Zuni Mountain 100 Route

 3 votes

50.4 Miles 81.1 Kilometers


95%

Singletrack

3,744' 1,141 m

Ascent

-3,746' -1,142 m

Descent

8,279' 2,523 m

High

7,281' 2,219 m

Low

3%

Avg Grade (2°)

14%

Max Grade (8°)

Unknown

Update

Route for the Zuni Mountain 100 ride - approx. 50 miles, reverse the route for the second 50 miles.

Bill Siebersma

Overview

Trails are generally open from May - November. Please do not ride on soft trails during spring runoff as the trails are extremely vulnerable to rutting during that period.
This ride is 50 miles of pure mtb singletrack through mountain meadows, ridges, and canyons. It features a narrow meandering tread in Ponderosa pine forest at 7400' to 8300' altitude. Pro level riders do the 100 in ~8 hours, fit recreational riders do the 50 in 5-7 hours. There are some short intense climbs, a few fast descents, and miles and miles of fast flowing singletrack under the tall pines with never a dull moment.
Dogs: Off-leash

Need to Know

This ride will appeal to strong experienced riders looking for a challenge, and can easily be broken into shorter loops for normal recreational riders. There are numerous opportunities for bailing out to the main paved road. There are alternative trailheads at the McGaffey Lake and Strawberry Canyon parking areas. The Hilso Trailhead at mile 7.5 on NM400 has restrooms but no water, and makes an excellent starting point. About half the route is on signed and maintained system trails that are centered around the Hilso Trailhead. More info can be found here.

Description

This loop ride is described in sections as riders would come upon them. Generally, this route is followed counter-clockwise.

Sawmill Trail- This narrow trail rolls along the side of a ridge, with several ups and downs, and then intersects Purple Haze Trail just above the Hilso Trailhead, for a total distance of 4 miles. There are some short climbs followed by twisty downs, the high views to the west are superb. The singletrack starts on the left side of Train Canyon Road (FR547) at .42 mi. from the McGaffey Lake Road (FR50) intersection. After a swoop down from Train Canyon Road, the trail climbs over the ridge, then turns right and runs along the foothills. There is a road crossing at 2 mi. and a fence crossing at 3 mi. Turn left at the Purple Haze Trail intersection to go .5 mi. to Hilso Trailhead.

Purple Haze Trail- Dances across the foothills of a high ridge for 4 mi. from Hilso Trailhead to Milk Ranch Trailhead. It has a viewpoint spur trail on the right at 3 mi. with a challenging climb and spectacular distant views to the north and west. This trail is most challenging when starting from the Milk Ranch Canyon Trailhead.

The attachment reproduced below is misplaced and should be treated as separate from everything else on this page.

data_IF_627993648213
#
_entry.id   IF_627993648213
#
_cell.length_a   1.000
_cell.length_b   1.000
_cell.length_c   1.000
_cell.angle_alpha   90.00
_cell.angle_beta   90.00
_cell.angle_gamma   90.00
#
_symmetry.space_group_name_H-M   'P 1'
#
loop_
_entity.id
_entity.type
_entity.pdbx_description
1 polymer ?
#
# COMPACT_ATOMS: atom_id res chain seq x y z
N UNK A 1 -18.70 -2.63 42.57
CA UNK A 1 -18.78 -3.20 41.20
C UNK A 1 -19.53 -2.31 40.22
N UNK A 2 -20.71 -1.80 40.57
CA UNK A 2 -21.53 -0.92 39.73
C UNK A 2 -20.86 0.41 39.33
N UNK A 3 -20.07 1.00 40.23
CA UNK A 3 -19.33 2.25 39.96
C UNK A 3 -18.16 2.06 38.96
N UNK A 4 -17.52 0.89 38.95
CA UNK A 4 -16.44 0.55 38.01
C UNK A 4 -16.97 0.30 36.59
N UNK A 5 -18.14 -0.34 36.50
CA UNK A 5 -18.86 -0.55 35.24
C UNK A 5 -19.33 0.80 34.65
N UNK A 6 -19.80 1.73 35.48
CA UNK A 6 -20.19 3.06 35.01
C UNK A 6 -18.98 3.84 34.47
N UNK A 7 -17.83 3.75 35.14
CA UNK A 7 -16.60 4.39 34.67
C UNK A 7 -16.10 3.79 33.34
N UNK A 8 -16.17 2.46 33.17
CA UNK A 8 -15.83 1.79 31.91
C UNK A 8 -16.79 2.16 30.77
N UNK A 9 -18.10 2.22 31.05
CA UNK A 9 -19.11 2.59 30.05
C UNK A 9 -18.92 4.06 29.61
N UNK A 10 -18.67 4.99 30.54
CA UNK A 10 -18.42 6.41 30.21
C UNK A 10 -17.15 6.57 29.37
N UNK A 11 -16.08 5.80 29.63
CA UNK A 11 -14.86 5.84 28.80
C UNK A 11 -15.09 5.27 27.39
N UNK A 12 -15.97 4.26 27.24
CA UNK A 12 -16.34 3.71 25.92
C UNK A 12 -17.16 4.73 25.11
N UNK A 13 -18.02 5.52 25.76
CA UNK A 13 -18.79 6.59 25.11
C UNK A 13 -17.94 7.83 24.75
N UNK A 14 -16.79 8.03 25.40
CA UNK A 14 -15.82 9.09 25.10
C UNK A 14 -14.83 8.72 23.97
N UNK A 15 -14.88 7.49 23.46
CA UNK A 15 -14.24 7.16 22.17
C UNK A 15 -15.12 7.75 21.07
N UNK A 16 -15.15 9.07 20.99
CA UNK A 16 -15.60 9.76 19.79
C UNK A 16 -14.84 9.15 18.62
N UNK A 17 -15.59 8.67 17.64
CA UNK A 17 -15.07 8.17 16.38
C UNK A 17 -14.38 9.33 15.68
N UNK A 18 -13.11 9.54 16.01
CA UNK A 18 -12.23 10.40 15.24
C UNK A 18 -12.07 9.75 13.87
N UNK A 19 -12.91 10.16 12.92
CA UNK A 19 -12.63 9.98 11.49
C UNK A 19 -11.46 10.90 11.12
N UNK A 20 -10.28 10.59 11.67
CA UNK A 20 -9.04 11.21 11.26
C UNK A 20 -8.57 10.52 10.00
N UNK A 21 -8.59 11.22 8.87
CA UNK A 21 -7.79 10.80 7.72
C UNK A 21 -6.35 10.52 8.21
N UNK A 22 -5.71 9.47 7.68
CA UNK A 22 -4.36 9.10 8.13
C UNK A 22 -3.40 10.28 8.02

Milk Ranch Canyon Trail- Starts at NM400 pavement and heads 1.5 mi. west through rolling meadow to Milk Ranch Canyon. After crossing the rippled rock bottom, follow the trail to the right along the south canyon rim, then up a side canyon with a few challenging step ledges and finally a large cave where the trail leaves the drainage and starts to climb up the ridge. After the extended climb finally levels out there is an intersection with Quasimodo Trail on the right, then a short distance farther a view point spur on the right. The trail starts down soon after and returns to Milk Ranch Canyon Trailhead, down via a lollypop loop down an abandoned road corridor.

Quasimodo Trail- May be the most challenging trail in the McGaffey area, definitely a favorite of the hardmen. The singletrack runs up and down across open Ponderosa hills, drainages, and canyons, sometimes doubling back for another round across the rollers, some 4.5 mi. to Berma Trail Intersection.

Berma Trail- This was an old two track that was obliterated by the Youth Conservation Corps and then had a singletrack installed in the corridor. It is a fast run down the ridge to Hilso Trailhead, with numerous berm opportunities. 3.4 mi. from Hilso to the top of FR481.

The route for the Zuni Mountain 100 ride is approximately a 50 mile loop; you then reverse the route for the second 50 miles.

History & Background

The area was heavily logged in the early 1900's. The cabins at the end of the pavement are remnants of a logging camp and sawmill operation.

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Oct 18, 2012
Tom Fraser

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#682

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#12

in New Mexico

#682

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